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Clockwise from top left, Mount Greylock seniors Jack Cangelosi, Derek Paris, Parker Winters, Jack Catelotti, Kate Swann and Anthony Welch sign celebratory letters on Thursday morning in the school's auditorium.

Mount Greylock Seniors Get Sendoff to College Athletic Careers

By Stephen DravisiBerkshires Staff
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WILLIAMSTOWN, Mass. — Katherine Swann has been a force on the cross country course at Mount Greylock Regional School for years.
And she has a chance to be one for years to come.
On Thursday, Swann joined five of her senior classmates in the school's auditorium to celebrate their plans to participate in intercollegiate athletics next year.
In Swann's case, that means running cross country at Williams College, which uses the well regarded course at Mount Greylock to host meets.
"It's amazing," she said after Thursday morning's ceremony in the school's auditorium. "It's a lovely course, too, so I'm excited to continue racing there."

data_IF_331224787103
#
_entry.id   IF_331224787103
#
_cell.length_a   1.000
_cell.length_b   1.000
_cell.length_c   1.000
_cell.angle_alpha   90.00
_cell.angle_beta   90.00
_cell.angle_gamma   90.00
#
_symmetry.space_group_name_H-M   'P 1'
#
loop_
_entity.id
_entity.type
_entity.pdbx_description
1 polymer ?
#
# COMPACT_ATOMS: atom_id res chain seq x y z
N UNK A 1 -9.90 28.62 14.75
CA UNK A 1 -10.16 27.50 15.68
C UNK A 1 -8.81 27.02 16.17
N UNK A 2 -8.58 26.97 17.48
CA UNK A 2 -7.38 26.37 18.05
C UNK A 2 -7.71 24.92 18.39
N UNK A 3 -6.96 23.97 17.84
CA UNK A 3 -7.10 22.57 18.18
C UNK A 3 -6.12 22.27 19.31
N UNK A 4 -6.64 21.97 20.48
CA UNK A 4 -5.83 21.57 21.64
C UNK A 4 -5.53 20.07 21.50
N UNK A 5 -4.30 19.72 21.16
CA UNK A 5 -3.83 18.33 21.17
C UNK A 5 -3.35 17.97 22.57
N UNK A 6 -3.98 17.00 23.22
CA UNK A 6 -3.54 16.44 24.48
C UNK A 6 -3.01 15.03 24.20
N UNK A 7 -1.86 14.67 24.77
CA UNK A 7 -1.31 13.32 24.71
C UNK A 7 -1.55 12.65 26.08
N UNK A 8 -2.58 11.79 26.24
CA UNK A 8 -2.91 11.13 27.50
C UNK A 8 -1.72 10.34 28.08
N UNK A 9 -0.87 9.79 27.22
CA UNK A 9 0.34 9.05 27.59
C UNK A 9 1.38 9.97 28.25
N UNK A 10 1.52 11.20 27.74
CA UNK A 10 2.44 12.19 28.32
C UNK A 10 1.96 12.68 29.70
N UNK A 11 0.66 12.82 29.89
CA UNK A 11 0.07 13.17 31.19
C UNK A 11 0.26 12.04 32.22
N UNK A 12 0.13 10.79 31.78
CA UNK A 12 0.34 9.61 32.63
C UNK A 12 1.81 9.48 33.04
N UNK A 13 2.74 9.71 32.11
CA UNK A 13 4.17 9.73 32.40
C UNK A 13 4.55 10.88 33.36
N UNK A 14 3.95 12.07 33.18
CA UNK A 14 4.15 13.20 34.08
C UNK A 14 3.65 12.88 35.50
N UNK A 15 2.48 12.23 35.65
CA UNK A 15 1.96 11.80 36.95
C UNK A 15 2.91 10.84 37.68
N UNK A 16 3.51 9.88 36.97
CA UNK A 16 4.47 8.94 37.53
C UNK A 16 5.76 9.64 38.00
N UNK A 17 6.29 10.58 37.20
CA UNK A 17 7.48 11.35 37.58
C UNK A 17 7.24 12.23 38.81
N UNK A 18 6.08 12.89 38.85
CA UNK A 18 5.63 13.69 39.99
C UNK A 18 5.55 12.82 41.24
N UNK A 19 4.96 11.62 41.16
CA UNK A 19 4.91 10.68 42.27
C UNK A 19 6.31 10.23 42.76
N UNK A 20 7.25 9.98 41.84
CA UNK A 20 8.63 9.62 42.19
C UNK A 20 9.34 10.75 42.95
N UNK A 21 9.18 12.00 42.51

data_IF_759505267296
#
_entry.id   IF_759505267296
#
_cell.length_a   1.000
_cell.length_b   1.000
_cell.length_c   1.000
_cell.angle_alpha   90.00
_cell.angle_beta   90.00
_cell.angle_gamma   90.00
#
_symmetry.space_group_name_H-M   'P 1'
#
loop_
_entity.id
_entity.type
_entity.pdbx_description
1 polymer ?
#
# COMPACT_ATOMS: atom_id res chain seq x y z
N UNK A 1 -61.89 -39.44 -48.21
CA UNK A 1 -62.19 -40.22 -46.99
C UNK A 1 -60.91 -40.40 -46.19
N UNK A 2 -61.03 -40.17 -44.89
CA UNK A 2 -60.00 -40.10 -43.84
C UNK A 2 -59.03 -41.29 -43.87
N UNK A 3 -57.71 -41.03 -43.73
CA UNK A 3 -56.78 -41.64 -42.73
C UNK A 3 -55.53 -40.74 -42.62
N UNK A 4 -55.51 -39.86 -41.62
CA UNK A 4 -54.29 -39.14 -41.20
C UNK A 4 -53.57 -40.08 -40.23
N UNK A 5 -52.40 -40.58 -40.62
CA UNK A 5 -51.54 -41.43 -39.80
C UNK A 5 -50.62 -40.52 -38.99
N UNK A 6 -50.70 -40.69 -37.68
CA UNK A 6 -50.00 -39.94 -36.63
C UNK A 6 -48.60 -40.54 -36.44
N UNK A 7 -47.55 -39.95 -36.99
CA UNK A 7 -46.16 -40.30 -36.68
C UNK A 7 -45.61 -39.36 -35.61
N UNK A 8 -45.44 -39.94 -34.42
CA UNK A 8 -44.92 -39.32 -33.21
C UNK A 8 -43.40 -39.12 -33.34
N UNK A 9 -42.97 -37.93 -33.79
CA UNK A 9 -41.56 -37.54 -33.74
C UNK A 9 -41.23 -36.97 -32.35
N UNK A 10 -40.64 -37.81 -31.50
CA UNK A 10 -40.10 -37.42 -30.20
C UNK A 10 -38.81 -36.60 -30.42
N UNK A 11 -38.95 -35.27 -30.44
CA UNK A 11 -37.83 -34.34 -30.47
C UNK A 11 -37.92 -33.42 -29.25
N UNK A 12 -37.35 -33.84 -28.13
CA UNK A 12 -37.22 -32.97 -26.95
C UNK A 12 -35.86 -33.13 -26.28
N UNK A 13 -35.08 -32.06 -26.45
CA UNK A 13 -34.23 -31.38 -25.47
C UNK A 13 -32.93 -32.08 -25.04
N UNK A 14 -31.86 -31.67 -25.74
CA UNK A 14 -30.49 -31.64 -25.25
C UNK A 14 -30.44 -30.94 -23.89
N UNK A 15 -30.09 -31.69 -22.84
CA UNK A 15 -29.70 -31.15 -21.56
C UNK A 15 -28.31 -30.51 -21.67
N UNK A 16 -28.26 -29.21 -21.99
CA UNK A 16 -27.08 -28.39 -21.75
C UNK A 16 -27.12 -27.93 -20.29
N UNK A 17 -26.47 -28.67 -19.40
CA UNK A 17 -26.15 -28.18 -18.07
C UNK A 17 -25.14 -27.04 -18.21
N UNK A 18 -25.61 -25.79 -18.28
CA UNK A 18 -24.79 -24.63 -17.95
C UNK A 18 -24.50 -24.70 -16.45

Swann signed what the NCAA calls a "celebratory" letter, which the national governing body created in 2015 to allow high school seniors bound for Division III programs to have a similar experience to that of those signing the better known National Letter of Intent for DI college programs.
Derek Paris signed his NLOI to attend and play baseball at the University of Maryland at Baltimore County in November. But Mount Greylock Athletic Director Lindsey von Holtz said UMBC coach Liam Bowen helped create a document that Paris could sign on Thursday in order to join his fellow Mounties on stage.
In addition to Swann and Paris, Thursday's ceremony included track's Jack Catelotti (Rensselaer, N.Y., Polytechnic Institute), cross country's Parker Winters (Framingham State) and baseball's Jack Cangelosi (UMass Boston) and Anthony Welch (Massachusetts Maritime Academy).
Von Holtz noted that the national average for high school student-athletes going to the "next level" is about 6 percent, and the six seniors on Mount Greylock's stage represented 8 percent of the 72-student senior class.
To have three seniors from the baseball team alone was noteworthy.